Livecoding: Why Contributing to Big Open Source Projects Is Still Hard [Video]

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Livecoding: Why Contributing to Big Open Source Projects Is Still Hard [Video]

While open source projects are great, sometimes they can run into some snags. A developer shares one such experience in this livecoding session/article.

· Web Dev Zone ·
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GatsbyJS has a buggy feature that I don't like and I'm gonna fix it! Biggest opensource project since I poked around phpBB back in high school.

I can do this!

GatsbyJS is a React-based static site generator. The reason I'm so invested is because almost everything I build with React is a static site. Landing pages, single data visualizations, stuff like that. All static.

Gatsby has a plugin, gatsby-transformer-remark, that lets you write copy-focused pages in Markdown. React gets tedious when you want to focus on writing copy.

This remark transformer comes with a feature I love: tableOfContents. Looks at your header tags and generates a table of contents. Great for making your site easier to navigate.

But there's a problem.

Table of contents uses only hash links like #this-is-a-subheading. This works great when it's on the same page as your content, but it's not so great when you put it on an index page.

Index pages are often at different URLs than their content pages. So when you try to link with just a hash, it doesn't go anywhere.

I decided to fix that and use absolute links.

So we looked at the CONTRIBUTING.md doc in Gatsby's repository, and it was wonderful. Tells you everything you need to set up a development environment so you can work on Gatsby and your test site immediately picks up on it.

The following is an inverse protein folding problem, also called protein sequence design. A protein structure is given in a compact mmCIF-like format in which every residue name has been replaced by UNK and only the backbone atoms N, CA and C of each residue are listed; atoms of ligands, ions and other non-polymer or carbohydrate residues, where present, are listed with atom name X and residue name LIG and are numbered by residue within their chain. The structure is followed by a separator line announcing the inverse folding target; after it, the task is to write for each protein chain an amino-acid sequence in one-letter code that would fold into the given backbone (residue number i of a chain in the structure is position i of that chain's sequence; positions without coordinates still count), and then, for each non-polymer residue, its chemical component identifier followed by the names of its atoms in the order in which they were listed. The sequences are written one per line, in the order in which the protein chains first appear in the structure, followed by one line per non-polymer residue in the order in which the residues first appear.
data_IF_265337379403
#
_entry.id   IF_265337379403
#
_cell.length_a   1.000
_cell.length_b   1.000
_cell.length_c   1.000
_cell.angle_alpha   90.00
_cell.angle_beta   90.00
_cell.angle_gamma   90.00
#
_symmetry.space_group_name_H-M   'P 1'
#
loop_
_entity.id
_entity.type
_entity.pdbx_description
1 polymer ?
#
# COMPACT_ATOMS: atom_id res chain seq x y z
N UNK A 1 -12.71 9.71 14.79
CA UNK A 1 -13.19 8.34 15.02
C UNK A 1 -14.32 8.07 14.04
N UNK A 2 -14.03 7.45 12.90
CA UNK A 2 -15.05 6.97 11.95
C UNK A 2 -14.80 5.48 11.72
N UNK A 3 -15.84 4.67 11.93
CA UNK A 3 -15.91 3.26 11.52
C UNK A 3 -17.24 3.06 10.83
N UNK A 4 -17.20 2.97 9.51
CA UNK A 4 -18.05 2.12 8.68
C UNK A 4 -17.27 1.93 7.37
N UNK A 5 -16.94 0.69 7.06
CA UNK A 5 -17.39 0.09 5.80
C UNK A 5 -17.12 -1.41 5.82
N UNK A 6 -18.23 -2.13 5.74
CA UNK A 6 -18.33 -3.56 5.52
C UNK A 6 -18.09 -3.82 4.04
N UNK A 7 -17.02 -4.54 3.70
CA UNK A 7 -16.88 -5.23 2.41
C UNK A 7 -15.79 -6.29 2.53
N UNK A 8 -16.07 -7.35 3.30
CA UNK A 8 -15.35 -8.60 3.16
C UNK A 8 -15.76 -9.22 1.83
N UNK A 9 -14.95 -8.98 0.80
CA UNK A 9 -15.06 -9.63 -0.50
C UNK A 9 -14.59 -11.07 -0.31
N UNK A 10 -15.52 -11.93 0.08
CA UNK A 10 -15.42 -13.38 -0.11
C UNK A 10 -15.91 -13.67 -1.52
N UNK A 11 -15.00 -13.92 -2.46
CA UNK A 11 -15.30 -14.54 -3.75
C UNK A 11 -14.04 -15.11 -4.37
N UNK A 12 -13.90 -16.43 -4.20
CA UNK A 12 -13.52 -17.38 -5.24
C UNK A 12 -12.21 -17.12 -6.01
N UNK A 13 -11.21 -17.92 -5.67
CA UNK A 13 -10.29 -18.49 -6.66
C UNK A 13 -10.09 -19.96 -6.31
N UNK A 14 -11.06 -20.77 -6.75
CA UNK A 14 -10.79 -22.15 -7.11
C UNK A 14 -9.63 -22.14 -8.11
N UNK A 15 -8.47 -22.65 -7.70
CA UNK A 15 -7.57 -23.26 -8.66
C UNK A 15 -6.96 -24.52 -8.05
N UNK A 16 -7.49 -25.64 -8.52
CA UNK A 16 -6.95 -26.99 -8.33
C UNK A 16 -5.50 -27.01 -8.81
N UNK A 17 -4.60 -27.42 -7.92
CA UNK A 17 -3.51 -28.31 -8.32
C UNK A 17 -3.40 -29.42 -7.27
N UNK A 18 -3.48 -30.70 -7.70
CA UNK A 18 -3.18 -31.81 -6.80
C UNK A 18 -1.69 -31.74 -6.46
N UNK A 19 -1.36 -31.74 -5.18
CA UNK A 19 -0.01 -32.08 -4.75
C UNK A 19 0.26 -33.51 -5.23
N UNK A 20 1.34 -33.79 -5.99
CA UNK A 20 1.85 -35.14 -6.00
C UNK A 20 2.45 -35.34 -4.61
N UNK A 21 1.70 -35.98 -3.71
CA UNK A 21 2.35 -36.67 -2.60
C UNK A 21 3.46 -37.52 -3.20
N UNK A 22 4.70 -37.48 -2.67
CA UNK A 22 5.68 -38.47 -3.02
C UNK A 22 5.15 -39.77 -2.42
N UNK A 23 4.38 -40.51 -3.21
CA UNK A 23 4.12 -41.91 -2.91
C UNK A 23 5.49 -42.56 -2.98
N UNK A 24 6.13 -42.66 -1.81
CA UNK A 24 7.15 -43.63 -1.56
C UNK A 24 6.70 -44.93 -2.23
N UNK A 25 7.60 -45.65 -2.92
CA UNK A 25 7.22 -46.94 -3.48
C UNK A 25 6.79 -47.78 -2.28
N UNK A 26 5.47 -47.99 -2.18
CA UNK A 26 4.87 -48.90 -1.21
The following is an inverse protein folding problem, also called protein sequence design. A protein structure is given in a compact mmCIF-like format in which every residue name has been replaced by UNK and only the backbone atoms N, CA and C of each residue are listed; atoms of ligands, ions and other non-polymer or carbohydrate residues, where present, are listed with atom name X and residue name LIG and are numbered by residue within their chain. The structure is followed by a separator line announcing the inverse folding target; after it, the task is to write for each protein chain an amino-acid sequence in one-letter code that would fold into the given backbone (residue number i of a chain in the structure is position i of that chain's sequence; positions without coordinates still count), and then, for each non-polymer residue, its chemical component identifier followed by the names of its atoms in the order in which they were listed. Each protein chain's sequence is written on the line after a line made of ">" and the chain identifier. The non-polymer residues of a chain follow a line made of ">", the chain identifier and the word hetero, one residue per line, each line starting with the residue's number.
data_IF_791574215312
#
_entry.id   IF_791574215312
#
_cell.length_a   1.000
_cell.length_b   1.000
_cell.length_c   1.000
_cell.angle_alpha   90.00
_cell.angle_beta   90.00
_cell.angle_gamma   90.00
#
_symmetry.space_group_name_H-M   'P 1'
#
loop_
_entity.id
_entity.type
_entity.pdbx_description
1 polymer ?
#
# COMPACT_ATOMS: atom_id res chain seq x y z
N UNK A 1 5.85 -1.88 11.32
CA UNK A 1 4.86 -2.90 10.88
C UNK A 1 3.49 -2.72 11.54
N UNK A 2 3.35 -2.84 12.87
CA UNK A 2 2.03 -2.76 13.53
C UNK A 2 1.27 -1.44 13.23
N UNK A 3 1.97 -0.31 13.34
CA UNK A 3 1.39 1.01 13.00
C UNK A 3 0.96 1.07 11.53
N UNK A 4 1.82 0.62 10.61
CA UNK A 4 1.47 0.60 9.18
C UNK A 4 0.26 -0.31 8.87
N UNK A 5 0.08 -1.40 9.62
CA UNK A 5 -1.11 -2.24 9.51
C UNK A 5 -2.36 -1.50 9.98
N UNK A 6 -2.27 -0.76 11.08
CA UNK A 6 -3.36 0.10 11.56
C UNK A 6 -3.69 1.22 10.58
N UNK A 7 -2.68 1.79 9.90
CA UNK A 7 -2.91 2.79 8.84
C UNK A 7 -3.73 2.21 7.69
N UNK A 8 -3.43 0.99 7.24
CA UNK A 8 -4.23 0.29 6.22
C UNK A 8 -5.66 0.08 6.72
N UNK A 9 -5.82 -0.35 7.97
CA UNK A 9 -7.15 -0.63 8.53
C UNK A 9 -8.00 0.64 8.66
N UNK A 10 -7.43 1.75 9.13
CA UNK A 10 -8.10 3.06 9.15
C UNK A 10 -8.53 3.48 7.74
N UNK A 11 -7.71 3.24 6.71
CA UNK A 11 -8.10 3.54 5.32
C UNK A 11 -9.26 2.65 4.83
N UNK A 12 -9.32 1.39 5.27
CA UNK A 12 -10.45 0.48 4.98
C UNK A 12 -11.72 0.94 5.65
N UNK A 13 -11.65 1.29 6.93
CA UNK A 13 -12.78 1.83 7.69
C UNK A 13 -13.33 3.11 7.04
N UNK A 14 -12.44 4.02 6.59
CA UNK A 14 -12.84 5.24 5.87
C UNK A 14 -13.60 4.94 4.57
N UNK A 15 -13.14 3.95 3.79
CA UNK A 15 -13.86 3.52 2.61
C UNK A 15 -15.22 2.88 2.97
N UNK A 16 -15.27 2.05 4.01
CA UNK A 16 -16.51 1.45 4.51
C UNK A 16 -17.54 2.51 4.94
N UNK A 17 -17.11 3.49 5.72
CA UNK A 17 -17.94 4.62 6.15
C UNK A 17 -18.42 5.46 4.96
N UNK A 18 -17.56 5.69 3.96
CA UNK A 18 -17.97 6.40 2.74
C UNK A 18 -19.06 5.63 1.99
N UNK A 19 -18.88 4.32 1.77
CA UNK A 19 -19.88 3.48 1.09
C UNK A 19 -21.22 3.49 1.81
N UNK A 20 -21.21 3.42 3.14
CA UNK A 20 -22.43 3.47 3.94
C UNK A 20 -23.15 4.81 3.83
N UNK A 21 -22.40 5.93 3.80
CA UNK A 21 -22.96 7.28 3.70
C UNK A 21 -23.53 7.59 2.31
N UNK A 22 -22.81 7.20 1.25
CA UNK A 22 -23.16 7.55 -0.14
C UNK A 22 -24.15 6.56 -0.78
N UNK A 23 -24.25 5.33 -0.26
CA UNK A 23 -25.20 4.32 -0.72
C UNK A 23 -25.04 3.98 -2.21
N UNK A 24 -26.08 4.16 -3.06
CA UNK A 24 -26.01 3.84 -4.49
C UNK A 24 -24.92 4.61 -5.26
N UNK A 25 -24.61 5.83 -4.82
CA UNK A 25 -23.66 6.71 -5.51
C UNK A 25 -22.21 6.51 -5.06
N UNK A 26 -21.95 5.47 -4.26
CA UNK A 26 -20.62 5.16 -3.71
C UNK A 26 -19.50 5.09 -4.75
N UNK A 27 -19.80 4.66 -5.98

1. Fork and clone Gatsby ✅
  2. Run yarn run bootstrap

Wait... no... that didn't work. Step 2 and we're already blocked.

We filed a helpful issue complaining that nothing works and everything is broken. The command didn't run through, dependencies were missing, and everything blew up in our face.

Two hours later, we had installed some 30 missing packages and aaaaalmost got a clean yarn test run. Very important to have all your tests passing before you start poking around a large codebase.

A very helpful person named m-allanson saved our asses. They found a commit from Gatsby's head maintainer that changed something in a config - removed yarn workspaces whatever the hell that is - and it was just 23 hours old.

All our troubles were because of a commit from less than a day ago. Talk about timing!

And it was the kind of problem only a new contributor could discover. Everything worked for people who had stuff installed from before.

So... yay? We helped?

Once we got up and running, it was almost time to stop livecoding for the day. We had just enough time to figure out where in the code we're going to have to fix those links.

A file called gatsby-transformer-remark/srcextend-node-type.js.

This function ��

async function getTableOfContents(markdownNode) {
 const cachedToc = await cache.get (tableOfContentsCacheKey(markdownNode) )
 //if (cachedToc) {
 // return cachedToc
 //} else {
 const ast = await getAST(markdownNode)
 const tocAst = mdastToToc(ast)
 let toc
 if (tocAst.map ) {
 //toc = hastToHTML(toHAST(tocAst.map))
 toc = toHAST(tocAst.map )
 console.log (require( 'util' ).inspect (tocAst.map , false , null ) )
 } else {
 toc = ``
 cache.set (tableOfContentsCacheKey(markdownNode) , toc)
 return toc

Note the console.log. That's where we have to hook into the toc abstract syntax tree and change the links.

Not sure how yet, but how hard can it be? 

web dev ,open source ,web application development ,open source development

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